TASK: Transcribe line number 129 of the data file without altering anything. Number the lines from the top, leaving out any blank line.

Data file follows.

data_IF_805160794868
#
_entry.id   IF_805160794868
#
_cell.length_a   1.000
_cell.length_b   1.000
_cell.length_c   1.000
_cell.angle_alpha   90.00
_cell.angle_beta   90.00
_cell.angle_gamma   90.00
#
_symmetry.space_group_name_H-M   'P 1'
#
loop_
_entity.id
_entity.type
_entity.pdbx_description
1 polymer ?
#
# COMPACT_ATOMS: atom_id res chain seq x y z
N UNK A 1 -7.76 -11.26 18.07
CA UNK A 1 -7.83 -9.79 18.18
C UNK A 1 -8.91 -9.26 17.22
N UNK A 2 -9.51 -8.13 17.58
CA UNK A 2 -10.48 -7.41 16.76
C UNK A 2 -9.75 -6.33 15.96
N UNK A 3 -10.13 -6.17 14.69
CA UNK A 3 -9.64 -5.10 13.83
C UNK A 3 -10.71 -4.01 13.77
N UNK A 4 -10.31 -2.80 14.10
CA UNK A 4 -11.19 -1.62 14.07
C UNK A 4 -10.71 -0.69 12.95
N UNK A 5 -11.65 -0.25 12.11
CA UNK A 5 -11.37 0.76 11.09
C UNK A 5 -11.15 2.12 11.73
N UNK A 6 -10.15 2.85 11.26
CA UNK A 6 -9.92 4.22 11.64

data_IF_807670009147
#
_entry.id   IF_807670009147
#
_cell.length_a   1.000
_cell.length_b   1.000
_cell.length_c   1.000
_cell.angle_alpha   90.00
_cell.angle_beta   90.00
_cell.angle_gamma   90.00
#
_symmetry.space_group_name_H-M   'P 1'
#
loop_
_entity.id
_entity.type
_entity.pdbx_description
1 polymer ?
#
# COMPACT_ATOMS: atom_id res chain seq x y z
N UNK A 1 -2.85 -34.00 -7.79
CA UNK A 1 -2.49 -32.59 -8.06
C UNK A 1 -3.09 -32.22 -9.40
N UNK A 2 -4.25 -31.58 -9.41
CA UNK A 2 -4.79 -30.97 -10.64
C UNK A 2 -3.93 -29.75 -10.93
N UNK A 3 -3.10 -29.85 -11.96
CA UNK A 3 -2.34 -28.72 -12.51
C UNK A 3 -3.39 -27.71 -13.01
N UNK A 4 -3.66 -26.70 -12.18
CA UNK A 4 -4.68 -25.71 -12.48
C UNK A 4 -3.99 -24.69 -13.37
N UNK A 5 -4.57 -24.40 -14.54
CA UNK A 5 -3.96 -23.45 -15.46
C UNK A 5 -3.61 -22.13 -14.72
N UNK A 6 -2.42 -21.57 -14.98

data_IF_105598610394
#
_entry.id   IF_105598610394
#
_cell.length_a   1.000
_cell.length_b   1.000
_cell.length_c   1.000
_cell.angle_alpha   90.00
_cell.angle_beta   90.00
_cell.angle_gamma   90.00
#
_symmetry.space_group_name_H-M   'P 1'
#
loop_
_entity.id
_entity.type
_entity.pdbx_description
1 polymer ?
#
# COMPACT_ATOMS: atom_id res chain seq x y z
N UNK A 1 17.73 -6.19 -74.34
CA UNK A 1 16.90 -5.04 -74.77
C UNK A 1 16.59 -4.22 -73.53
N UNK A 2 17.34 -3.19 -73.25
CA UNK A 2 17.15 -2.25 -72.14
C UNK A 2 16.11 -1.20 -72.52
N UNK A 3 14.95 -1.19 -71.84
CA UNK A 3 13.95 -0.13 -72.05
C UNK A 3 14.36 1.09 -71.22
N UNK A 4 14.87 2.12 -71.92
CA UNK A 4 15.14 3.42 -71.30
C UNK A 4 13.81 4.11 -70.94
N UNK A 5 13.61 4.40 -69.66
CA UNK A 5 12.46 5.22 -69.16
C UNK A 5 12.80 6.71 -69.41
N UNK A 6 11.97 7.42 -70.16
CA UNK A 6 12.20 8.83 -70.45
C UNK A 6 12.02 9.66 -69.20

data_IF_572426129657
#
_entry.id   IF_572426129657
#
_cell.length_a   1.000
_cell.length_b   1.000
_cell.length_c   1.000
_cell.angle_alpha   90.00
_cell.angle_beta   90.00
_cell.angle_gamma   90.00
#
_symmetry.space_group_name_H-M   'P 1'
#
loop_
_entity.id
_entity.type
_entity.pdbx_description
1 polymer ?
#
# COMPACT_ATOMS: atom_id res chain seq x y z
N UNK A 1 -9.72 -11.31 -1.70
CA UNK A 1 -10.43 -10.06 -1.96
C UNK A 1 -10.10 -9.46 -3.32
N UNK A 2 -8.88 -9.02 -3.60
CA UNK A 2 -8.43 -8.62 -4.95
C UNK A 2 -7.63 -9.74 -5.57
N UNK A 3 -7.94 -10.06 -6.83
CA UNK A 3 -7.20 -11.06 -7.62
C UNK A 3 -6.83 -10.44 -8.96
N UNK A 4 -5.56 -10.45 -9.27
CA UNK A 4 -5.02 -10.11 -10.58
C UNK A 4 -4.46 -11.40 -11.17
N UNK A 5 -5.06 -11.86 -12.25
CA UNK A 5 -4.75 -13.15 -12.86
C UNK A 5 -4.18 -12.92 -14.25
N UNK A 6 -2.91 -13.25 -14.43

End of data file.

1 polymer ?